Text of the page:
One afternoon she's chatting with one of the hydroponics techs when she cuts herself off mid-sentence with, "There is a poison; tank three is unclean." 

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The tech stops short, blinking. "Um?" he asks. "Wait, was that a prophecy - "

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"Yeah, it was. And they're generally relevant to me or the person I'm talking to or both, so, uh, you should probably be on the lookout?"

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"I'll get Tank Three checked asap, yeah. Thanks for the heads up!"

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"No problem!"

 

When he takes a look at the tank, he'll spit the easy-to-miss beginnings of a nasty mold infestation. Fortunately, at this stage it's also easier than it might have been to clean it up.

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He gets this cleaned, and relays what happened (and his thanks) next time they meet. (The general opinion of - and belief in - her powers seems to have gone up, too, as the gossip spreads.)

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She's long been used to her powers being public knowledge and generally regarded as useful, so it's nice to be moving back towards that state again. Also nice to feel like she can contribute to the ship; unemployment itches. She looks forward to getting an actual analyst job again, this time tracking baddies rather than pathogens.

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She gets a couple more opportunities to contribute over the flight - space is big, travel takes a long time, and old ships like the one she's on are rife with problems that can easily edge into crises.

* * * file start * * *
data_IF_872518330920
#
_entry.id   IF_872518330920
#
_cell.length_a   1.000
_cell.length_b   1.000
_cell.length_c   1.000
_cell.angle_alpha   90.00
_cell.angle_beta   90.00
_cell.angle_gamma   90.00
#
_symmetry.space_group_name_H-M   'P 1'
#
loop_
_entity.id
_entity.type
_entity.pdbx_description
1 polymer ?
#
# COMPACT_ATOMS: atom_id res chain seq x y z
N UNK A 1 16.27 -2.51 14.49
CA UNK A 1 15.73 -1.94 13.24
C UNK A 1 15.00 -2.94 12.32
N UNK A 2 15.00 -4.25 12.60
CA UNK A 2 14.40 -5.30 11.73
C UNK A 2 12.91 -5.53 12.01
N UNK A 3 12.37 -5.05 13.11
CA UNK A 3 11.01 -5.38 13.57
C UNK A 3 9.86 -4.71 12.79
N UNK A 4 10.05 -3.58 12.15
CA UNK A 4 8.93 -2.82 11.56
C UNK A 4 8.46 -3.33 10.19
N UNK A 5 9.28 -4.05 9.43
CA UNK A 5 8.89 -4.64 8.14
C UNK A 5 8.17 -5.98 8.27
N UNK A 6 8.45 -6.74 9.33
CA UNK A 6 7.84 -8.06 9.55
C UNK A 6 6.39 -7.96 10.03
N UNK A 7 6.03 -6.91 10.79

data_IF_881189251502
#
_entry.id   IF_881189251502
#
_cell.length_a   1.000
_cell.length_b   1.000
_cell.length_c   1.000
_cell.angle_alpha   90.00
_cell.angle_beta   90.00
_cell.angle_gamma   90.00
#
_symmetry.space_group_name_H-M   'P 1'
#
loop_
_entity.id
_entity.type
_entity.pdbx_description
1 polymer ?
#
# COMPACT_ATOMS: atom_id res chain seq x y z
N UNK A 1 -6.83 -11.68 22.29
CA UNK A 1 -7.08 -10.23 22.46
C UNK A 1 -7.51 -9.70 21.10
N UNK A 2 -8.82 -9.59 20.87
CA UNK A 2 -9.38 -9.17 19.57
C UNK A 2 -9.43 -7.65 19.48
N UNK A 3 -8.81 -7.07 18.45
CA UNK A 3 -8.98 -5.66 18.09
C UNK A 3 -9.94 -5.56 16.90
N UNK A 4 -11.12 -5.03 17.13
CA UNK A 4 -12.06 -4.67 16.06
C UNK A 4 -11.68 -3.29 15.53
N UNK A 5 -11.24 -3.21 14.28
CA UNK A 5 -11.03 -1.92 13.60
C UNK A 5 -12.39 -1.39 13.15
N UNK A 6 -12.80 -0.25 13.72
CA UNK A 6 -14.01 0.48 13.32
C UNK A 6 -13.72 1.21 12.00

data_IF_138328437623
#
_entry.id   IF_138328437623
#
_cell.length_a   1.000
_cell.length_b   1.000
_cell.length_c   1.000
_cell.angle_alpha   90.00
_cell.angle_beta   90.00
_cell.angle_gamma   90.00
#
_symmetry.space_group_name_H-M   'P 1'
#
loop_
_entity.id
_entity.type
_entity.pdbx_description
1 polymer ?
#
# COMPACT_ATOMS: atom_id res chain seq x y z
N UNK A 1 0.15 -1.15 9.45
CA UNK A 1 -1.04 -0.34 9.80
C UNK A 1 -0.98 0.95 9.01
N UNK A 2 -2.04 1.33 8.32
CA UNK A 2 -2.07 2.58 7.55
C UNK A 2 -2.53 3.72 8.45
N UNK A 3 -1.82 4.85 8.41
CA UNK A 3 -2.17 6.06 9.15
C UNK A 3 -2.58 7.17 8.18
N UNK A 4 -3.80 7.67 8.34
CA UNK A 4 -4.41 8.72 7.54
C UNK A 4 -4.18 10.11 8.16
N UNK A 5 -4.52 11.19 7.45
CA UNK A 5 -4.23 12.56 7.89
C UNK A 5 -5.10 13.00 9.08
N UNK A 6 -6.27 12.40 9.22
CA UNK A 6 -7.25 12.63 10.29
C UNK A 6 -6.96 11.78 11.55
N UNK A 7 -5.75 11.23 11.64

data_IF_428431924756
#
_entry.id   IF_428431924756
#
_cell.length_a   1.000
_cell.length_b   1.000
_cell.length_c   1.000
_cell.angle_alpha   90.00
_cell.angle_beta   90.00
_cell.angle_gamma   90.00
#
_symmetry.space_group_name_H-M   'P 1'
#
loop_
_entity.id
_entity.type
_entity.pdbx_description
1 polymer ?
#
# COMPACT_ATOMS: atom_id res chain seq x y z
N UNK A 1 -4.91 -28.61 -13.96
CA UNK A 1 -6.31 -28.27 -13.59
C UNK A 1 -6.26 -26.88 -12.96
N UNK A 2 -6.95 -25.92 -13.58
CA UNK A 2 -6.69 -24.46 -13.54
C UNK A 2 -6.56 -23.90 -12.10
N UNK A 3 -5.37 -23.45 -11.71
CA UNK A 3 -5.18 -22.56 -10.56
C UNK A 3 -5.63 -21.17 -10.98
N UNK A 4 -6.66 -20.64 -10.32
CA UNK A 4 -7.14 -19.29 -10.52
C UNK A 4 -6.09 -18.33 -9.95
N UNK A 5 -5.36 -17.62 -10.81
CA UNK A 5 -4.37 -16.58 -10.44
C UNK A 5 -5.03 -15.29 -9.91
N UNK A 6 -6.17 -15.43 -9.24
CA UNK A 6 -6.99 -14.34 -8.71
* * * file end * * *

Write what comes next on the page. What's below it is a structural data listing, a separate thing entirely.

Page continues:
Still, nothing catastrophic happens, and soon enough they're being warned to prepare for a drop out of hyperspace (the protocols for this having already been covered. It's mostly 'seat belts').

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Helping is good; absence of catastrophes is better. She can sit in her chair and put on her seatbelt, though her wings are squashed up in a weird posture and kind of stick out into the aisle.

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Luckily, they thought to account for that - mostly by sticking her somewhere people are unlikely to need to rush by her, since they didn't have the time or capacity to custom make her a landing seat.

The drop's uneventful, and then they're being informed they can unbuckle their seats now - it'll be a while yet before they get clearance to dock at the space station, though.

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A custom seat would have been silly, since she won't be on this ship long-term. Once she can unbelt herself she goes looking for a window she can look at the station through without getting in anyone's way.

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This is findable! The stars continue to be really amazing from space - this is a view she hasn't gotten much of, given that hyperspace glows brightly enough they keep any windows darkened, and she hadn't had much leisure before getting rescued.

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Stargazing is the good kind of really painful. The first few minutes remind her that she's light-years and also regular years and an even more incomprehensible sort of distance from home, but once she pushes through the loneliness it instead starts feeling like it doesn't matter. There's so much universe out there: surely she'll find a place in it eventually.

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Docking takes a bit, but soon the announcement comes on that they're in. There's a distant cheer.

Of course, deboarding will take forever, especially of those people who don't want to simply vanish into the station's population.

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That's alright; she asked about where she's supposed to go but she doesn't have an appointment set up or anything. She lets the people with places to be get out first.

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Captain X comes to find her, once deboarding seems to be well on its way and going smoothly. The treecat is balanced on her shoulders.

"Everything going alright here?"